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Preventing Childhood Obesity Through a Mindfulness-Based Parent Stress Intervention: A Randomized Pilot Study
The Journal of Pediatrics
Format: Journal Article
Publication Year: 2018
Pages: 136 - 142.e1
Source ID: shanti-sources-68611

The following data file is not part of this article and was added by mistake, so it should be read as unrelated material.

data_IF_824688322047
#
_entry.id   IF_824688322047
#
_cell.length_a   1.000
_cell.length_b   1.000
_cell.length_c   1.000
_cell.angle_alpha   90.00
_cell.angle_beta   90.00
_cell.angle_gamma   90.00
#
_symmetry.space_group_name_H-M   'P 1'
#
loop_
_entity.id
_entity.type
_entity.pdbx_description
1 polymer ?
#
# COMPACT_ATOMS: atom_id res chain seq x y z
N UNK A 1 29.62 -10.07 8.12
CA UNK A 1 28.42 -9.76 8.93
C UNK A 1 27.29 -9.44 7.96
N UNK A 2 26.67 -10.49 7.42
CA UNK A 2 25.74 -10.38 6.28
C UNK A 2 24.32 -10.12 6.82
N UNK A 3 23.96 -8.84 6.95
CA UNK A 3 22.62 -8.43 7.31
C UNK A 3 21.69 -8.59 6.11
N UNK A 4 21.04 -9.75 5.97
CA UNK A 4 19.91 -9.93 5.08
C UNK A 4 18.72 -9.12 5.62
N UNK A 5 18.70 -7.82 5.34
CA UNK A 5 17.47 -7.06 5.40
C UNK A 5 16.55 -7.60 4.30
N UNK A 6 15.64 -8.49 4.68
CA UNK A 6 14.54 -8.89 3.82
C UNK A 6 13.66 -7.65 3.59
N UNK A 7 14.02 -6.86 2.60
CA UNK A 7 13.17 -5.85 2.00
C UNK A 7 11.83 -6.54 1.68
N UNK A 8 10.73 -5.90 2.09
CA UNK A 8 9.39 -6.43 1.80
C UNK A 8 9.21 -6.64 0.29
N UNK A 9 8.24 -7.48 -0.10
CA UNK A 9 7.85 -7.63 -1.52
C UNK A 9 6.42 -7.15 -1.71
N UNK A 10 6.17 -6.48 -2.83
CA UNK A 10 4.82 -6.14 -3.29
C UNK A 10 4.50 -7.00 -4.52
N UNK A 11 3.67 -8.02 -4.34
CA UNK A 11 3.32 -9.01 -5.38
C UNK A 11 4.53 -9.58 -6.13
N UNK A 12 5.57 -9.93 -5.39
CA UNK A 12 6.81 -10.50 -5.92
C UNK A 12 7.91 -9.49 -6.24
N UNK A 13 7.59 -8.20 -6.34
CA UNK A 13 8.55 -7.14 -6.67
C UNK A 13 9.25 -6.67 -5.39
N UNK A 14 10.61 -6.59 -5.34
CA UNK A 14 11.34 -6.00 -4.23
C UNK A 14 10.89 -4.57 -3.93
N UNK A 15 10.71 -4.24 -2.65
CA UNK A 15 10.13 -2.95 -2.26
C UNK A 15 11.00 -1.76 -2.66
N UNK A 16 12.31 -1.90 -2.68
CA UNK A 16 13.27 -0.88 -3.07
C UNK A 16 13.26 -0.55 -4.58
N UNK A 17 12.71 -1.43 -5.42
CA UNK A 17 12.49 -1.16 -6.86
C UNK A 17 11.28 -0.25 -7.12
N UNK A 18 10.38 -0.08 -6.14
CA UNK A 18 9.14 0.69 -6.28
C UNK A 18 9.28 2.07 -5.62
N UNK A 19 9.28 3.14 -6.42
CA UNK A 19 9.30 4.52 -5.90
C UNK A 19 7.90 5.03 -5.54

Abstract: ObjectiveTo assess the feasibility of engaging stressed, low-income parents with obesity in a novel mindfulness-based parent stress intervention aimed at decreasing the risk of early childhood obesity. Study design An 8-week mindfulness-based parent stress group intervention (parenting mindfully for health) plus nutrition and physical activity counseling (PMH+N) was developed for parents with obesity aimed at preventing obesity in their at-risk 2- to 5-year-old children. PMH+N was compared with a control group intervention (C+N), and improvement in parenting was assessed before and after the intervention using the laboratory-based toy wait task (TWT). In addition, nutrition, physical activity, and stress were assessed using a multimethod approach. Results After establishing feasibility in 20 parent-child dyads (phase 1), 42 dyads were randomized to PMH+N vs C+N (phase 2). Compared with the C+N group, the PMH+N group demonstrated significantly better group attendance (P < .015), greater improvement in parental involvement (P < .05), and decreased parental emotional eating rating (P < .011). Furthermore, C+N, but not PMH+N, was associated with significant increases in child body mass index percentile during treatment (P < .03) when accounting for the TWT before and after changes in parenting scores. Conclusions These findings suggest that a mindfulness-based parent stress intervention to decrease childhood obesity risk is feasible, requires further testing of therapeutic mechanisms in larger samples, and may be a potential way to attenuate the risk of childhood obesity.